Perhaps Biden believes that the Cold War really was “the long peace” and is worth trying to recreate. It wasn’t, and it’s not: at least 20 million people died in the Cold War’s proxy conflicts, with about 70 percent of these deaths occurring in the Global South.
Nor is this “merchants of death” spending a windfall for workers in the United States. Every year, the Pentagon struggles to burn through its budget by year’s end, while programs to address nonmilitary threats like climate change and pandemics go underfunded.
But what about military Keynesianism? Don’t those jobs benefit some workers in the United States? Not quite. In terms of employment, prioritizing combat over climate and public health effectively amounts to a loss: spending $1 billion on the Pentagon supports 6,900 jobs. Investing the same sum would generate 9,800 jobs in clean energy and infrastructure or 14,300 jobs in health care.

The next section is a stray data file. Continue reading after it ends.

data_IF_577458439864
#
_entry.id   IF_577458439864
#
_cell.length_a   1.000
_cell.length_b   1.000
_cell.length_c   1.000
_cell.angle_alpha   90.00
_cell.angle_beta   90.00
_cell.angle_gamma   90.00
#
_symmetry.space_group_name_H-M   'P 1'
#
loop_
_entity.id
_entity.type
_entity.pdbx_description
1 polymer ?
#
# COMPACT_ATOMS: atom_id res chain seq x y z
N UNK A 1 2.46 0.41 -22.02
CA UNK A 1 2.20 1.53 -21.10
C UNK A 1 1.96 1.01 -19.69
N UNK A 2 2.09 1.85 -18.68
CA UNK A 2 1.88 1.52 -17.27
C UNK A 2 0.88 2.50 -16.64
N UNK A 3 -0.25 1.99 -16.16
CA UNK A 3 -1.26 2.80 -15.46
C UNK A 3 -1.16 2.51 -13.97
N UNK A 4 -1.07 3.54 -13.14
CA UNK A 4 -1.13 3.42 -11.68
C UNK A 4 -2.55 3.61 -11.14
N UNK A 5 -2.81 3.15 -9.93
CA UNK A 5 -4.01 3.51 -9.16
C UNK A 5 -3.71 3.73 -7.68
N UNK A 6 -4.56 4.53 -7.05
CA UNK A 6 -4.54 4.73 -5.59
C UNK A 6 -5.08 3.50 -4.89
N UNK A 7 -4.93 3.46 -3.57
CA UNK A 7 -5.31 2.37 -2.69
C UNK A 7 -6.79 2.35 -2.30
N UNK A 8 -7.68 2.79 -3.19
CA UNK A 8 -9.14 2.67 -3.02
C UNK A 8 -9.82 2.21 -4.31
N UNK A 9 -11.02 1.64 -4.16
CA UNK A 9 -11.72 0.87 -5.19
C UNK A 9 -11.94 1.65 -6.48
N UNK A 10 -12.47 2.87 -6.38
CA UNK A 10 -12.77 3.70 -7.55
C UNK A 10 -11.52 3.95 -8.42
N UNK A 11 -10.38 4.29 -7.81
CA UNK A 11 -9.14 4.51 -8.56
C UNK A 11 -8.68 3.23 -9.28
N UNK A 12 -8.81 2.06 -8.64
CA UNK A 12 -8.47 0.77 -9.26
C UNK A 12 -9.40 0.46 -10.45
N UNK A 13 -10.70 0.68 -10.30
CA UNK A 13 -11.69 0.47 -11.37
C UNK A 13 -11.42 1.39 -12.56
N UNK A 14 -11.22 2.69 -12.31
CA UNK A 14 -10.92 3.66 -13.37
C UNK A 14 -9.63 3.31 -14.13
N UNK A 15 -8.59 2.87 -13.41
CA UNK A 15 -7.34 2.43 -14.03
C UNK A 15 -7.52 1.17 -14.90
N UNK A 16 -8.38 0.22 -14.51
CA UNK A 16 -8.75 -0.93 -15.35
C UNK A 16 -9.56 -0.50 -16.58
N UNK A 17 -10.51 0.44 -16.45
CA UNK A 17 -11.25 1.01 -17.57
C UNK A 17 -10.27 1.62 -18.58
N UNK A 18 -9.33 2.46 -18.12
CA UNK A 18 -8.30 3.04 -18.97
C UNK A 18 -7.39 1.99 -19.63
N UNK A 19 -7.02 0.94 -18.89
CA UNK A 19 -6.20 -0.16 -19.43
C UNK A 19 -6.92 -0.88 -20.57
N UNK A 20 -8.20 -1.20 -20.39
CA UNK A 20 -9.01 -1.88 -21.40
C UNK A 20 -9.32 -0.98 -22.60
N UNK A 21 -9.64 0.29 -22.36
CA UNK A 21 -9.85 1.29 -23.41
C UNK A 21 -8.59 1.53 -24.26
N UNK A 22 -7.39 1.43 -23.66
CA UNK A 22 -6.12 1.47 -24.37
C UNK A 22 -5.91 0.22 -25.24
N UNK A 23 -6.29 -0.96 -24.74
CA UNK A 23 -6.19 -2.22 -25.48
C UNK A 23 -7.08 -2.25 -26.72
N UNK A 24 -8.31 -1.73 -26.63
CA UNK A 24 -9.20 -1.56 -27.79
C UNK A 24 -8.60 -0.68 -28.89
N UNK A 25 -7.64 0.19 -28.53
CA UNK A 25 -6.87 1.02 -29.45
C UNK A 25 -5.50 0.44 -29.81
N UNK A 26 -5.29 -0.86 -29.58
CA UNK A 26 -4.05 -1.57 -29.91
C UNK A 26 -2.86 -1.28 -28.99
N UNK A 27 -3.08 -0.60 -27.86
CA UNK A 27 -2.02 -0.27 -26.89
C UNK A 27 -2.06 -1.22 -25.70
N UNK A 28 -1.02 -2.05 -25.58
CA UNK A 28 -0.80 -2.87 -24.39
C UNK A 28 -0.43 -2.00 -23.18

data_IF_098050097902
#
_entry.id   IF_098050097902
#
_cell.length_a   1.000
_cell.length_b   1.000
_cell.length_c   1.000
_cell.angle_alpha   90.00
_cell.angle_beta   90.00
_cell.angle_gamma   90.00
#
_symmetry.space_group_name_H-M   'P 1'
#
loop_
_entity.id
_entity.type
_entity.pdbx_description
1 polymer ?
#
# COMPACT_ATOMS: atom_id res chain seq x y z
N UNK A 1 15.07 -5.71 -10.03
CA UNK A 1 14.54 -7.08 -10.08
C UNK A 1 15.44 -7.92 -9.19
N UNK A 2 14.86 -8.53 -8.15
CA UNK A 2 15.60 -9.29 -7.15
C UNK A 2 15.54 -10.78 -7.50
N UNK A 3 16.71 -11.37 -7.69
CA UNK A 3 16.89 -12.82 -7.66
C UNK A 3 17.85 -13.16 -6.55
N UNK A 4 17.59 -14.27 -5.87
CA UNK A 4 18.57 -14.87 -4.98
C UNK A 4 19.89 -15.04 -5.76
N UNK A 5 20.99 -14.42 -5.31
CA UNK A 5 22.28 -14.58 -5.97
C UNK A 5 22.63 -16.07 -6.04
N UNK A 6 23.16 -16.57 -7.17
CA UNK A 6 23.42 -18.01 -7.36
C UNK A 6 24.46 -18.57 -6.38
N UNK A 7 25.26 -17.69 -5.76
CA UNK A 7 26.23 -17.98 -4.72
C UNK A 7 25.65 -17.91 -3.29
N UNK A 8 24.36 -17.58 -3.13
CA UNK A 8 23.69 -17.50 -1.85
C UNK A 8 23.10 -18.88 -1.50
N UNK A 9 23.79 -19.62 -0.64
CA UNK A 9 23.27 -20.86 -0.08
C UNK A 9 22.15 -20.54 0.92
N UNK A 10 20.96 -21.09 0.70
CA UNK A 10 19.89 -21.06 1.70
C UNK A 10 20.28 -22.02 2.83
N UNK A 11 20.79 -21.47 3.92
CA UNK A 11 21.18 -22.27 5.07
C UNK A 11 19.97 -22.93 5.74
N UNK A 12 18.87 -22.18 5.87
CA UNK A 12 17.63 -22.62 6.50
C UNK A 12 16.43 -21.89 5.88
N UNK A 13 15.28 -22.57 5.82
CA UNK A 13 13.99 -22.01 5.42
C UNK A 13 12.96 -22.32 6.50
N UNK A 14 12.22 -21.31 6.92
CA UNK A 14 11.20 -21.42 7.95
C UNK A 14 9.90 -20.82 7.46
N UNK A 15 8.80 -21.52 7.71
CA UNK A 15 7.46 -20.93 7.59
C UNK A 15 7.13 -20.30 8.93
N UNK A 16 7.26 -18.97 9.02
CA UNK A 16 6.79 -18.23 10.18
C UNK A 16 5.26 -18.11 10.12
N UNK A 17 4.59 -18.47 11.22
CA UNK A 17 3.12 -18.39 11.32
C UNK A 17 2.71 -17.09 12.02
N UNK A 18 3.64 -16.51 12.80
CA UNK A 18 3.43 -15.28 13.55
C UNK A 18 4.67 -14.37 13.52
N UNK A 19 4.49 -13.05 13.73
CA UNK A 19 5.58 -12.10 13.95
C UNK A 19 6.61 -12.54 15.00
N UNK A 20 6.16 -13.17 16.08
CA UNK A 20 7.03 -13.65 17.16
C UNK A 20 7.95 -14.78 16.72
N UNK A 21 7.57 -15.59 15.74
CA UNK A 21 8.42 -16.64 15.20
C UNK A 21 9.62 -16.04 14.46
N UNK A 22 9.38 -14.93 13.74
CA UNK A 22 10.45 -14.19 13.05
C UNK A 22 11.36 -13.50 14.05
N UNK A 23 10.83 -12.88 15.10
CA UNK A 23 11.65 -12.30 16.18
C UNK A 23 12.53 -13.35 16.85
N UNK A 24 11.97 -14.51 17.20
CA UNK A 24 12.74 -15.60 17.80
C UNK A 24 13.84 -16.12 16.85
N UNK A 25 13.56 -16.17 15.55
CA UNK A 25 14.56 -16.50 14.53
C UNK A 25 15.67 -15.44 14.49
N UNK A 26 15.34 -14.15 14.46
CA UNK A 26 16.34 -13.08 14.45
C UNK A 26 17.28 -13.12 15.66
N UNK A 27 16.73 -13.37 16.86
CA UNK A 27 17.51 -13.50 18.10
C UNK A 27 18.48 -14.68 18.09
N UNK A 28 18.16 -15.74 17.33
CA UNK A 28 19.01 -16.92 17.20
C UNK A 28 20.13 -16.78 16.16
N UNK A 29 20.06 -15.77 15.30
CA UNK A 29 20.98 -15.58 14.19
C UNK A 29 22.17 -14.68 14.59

A federal jobs program of this kind, focused on social spending rather than military spending, would bring down skyrocketing inequality and provide direct material benefits to workers. Instead, for decades, the bipartisan political class has financed the worst kind of jobs program.
Empowering the military-industrial complex to dominate US politics is hardly compatible with Biden’s promised “foreign policy for the middle class,” much less one for the working class. It is, at best, a foreign policy for the 1 percent — just the way the weapons industry likes it.